For about a year, an inner city health clinic had a grant to work with trauma victims. The grant paid for medical and mental health clinicians to meet with community members who had experienced trauma firsthand or had witnessed a traumatic event. As part of the program, funds were used to purchase subway passes for the victims to travel to and from the clinic if they could not afford to do so on their own.
The program ended about a year ago after the funding ended. Many of the medical and mental health staff remain at the clinic tending to other clients.
When a clinician was cleaning out a file cabinet drawer recently, she came across an envelope with about a half-dozen pre-paid subway passes that had been used as part of the program. The passes were still useable on the subway, but the trauma clients for whom they were intended were no longer being seen in the program.
There are still clients for the regular medical and mental health services who would benefit from the cards as a way to offset the cost of getting to and from their appointments. But the clinician is not certain what to do with the cards or how appropriate it would be to simply offer them to clients in need. Some clinicians who use public transportation to get to and from work might also find the subway passes useful.
"Would it be wrong to simply let my colleagues know they are available and let them decide how to use them?" she asks.
The passes were never intended for the clinicians at the clinic, so it would be wrong to simply start using them for personal travel. Now that the trauma program has ended, the purpose for which the subway passes were originally intended has also ended. Nevertheless, many of the clients of that trauma program still visit the clinic and some could still use the financial assistance provided by a free pass.
"The passes are not reimbursable," writes the clinician. "It seems a waste to let them just sit in a drawer."
Indeed it does, but using resources for something other than what they were specifically intended for without the original funder knowing seems wrong. It might not add up to a great deal of money and no one would be re-selling or using the passes for personal gain, but the intention of the grant was clearly laid out.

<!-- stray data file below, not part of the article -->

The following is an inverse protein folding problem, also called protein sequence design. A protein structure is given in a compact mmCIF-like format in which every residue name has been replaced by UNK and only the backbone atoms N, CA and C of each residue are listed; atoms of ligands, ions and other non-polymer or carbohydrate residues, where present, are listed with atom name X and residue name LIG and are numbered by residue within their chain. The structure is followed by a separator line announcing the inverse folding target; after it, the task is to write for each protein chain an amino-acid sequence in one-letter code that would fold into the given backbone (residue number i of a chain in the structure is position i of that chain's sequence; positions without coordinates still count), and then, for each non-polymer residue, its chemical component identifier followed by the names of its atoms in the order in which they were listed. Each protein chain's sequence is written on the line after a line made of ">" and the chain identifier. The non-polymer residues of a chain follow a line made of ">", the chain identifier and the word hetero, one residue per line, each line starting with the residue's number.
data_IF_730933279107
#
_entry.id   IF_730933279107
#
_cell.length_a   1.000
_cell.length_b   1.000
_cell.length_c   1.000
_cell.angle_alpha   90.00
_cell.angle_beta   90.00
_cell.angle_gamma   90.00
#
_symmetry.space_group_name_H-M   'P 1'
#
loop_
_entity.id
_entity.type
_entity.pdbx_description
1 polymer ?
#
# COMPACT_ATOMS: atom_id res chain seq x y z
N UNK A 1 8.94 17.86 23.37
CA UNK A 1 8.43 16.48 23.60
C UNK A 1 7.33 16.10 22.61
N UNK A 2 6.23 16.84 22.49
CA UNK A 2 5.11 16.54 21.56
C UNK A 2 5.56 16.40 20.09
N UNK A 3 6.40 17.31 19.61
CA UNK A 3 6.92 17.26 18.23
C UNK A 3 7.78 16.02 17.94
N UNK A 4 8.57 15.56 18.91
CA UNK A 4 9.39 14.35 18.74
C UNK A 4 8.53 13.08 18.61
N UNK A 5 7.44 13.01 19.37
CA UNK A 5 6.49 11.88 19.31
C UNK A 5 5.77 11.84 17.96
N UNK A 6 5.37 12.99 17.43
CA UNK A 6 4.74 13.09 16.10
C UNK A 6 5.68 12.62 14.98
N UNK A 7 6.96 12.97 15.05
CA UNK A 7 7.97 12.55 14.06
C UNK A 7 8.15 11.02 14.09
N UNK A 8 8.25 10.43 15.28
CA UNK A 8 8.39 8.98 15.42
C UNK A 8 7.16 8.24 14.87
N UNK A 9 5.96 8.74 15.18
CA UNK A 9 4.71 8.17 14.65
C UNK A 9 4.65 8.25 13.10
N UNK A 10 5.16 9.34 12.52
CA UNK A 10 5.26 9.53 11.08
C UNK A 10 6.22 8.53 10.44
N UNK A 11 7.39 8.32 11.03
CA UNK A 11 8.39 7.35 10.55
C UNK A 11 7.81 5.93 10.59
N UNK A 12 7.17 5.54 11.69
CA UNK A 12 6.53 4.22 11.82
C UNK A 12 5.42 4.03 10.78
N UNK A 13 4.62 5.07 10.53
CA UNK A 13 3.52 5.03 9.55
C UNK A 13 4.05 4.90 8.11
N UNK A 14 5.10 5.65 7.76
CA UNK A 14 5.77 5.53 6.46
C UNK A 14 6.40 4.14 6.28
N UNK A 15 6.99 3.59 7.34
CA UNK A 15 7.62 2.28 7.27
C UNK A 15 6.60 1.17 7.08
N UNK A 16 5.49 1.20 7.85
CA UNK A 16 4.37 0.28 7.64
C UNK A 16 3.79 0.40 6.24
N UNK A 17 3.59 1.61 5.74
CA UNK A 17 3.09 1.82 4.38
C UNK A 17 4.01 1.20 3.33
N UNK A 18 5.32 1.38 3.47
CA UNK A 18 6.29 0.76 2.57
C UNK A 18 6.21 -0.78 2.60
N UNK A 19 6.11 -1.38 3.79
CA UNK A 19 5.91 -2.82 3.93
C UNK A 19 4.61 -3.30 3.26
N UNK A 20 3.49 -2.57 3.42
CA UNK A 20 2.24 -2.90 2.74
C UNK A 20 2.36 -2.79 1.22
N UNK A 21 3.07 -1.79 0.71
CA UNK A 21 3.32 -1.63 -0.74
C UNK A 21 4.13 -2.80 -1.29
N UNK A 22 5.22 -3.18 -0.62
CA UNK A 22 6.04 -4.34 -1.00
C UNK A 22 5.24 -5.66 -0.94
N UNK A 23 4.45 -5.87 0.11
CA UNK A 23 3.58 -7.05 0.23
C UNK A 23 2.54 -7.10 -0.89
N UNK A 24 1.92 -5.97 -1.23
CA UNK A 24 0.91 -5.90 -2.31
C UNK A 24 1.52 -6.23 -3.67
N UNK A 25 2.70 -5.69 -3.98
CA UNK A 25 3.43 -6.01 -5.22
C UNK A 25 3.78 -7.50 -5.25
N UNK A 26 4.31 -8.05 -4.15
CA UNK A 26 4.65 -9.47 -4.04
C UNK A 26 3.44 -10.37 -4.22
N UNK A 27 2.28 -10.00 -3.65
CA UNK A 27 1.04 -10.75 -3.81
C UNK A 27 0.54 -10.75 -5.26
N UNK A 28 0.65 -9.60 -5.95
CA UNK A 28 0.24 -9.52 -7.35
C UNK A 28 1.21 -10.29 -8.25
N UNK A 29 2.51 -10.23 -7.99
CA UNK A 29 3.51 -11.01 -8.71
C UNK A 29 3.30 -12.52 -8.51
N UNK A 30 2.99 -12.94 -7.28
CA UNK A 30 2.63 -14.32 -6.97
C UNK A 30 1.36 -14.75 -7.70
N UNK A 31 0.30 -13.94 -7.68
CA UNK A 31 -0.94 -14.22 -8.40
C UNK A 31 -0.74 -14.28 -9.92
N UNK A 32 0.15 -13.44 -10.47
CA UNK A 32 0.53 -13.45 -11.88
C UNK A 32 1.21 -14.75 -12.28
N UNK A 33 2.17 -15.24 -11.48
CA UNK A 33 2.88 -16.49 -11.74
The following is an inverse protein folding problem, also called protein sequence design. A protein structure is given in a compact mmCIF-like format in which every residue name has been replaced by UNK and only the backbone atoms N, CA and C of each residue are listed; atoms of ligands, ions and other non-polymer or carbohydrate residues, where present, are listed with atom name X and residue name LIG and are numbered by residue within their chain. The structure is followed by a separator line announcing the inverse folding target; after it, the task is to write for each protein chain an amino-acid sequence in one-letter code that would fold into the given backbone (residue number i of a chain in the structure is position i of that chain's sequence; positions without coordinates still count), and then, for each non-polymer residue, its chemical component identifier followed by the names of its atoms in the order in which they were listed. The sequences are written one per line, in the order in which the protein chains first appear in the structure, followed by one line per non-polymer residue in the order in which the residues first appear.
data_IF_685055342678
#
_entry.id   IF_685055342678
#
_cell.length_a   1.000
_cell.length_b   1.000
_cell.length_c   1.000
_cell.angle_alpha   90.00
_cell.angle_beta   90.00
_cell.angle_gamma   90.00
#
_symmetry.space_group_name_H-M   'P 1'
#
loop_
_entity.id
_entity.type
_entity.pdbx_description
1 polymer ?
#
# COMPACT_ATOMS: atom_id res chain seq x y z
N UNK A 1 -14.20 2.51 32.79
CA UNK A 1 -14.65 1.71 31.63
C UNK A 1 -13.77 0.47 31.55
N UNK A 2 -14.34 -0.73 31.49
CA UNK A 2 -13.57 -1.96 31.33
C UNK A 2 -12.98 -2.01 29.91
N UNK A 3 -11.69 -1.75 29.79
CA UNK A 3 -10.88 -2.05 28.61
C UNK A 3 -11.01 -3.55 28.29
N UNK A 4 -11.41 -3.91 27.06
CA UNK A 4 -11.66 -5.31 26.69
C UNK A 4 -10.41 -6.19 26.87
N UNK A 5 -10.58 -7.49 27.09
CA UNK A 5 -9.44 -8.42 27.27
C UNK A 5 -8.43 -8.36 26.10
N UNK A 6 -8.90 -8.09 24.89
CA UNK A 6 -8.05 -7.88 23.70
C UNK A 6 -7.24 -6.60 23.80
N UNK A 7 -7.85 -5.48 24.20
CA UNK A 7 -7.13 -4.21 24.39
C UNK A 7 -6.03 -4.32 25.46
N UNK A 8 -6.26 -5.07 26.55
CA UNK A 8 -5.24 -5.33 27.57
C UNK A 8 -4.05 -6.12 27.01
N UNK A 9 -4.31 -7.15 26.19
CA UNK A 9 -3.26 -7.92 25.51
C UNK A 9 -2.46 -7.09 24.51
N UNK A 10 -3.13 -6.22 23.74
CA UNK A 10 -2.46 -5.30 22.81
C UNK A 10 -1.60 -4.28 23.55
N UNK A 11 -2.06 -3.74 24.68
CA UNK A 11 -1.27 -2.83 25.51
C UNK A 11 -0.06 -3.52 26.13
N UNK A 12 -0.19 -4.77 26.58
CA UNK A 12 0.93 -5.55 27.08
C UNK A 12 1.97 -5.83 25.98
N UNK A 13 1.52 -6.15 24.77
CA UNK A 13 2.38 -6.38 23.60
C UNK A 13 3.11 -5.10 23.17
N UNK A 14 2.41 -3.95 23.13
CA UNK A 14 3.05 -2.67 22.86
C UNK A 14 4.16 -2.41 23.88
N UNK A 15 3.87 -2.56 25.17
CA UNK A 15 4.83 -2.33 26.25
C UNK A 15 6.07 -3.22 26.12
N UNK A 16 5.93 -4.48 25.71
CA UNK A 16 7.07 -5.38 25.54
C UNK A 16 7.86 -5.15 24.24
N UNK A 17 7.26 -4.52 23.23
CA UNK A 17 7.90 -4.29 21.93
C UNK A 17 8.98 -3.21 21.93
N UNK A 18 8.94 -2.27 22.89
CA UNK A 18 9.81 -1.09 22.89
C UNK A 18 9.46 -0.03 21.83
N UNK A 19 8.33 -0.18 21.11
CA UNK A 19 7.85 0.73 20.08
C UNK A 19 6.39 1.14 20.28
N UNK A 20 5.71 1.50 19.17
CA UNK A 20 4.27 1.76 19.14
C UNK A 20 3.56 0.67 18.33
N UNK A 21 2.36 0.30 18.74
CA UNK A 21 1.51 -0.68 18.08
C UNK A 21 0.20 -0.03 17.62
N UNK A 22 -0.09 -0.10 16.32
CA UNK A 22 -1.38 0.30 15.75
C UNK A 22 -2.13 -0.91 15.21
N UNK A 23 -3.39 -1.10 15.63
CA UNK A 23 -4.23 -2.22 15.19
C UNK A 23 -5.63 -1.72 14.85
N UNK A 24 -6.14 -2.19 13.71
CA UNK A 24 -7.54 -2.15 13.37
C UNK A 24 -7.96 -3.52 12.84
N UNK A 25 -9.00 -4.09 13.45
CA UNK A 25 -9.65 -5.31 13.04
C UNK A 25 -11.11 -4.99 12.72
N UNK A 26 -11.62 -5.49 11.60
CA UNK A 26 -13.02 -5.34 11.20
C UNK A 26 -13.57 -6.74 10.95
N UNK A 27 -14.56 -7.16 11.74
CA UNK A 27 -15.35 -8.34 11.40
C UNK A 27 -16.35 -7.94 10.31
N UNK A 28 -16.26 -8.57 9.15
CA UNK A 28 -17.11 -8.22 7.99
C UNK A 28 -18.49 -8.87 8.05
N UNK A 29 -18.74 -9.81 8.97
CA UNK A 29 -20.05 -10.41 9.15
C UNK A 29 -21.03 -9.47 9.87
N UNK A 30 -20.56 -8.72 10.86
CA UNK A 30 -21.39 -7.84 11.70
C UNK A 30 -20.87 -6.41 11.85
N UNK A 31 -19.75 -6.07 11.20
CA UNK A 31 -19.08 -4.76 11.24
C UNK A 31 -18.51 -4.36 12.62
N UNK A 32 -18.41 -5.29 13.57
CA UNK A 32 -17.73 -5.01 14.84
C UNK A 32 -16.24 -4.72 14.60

The right thing indeed would be to find a way to put the prepaid subway passes to good use. Since the funder of the original grant still exists, perhaps the best first plan of action would be to contact that funder and ask for it to consider reallocating any remaining funds left on the subway passes to clients of the clinic who are in need. Or they could be more specific and indicate that the passes would only be used for clients deemed to be trauma survivors. If the funder signs off on this, the clinician and her colleagues can move ahead without hesitation to put the passes to good use.
Jeffrey L. Seglin, author of The Simple Art of Business Etiquette: How to Rise to the Top by Playing Nice, is a senior lecturer in public policy and director of the communications program at Harvard's Kennedy School. He is also the administrator of www.jeffreyseglin.com, a blog focused on ethical issues.
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While the answer may be the most moral, ethical one it is over thought. Give the passes to the clients who were part of the trauma program.
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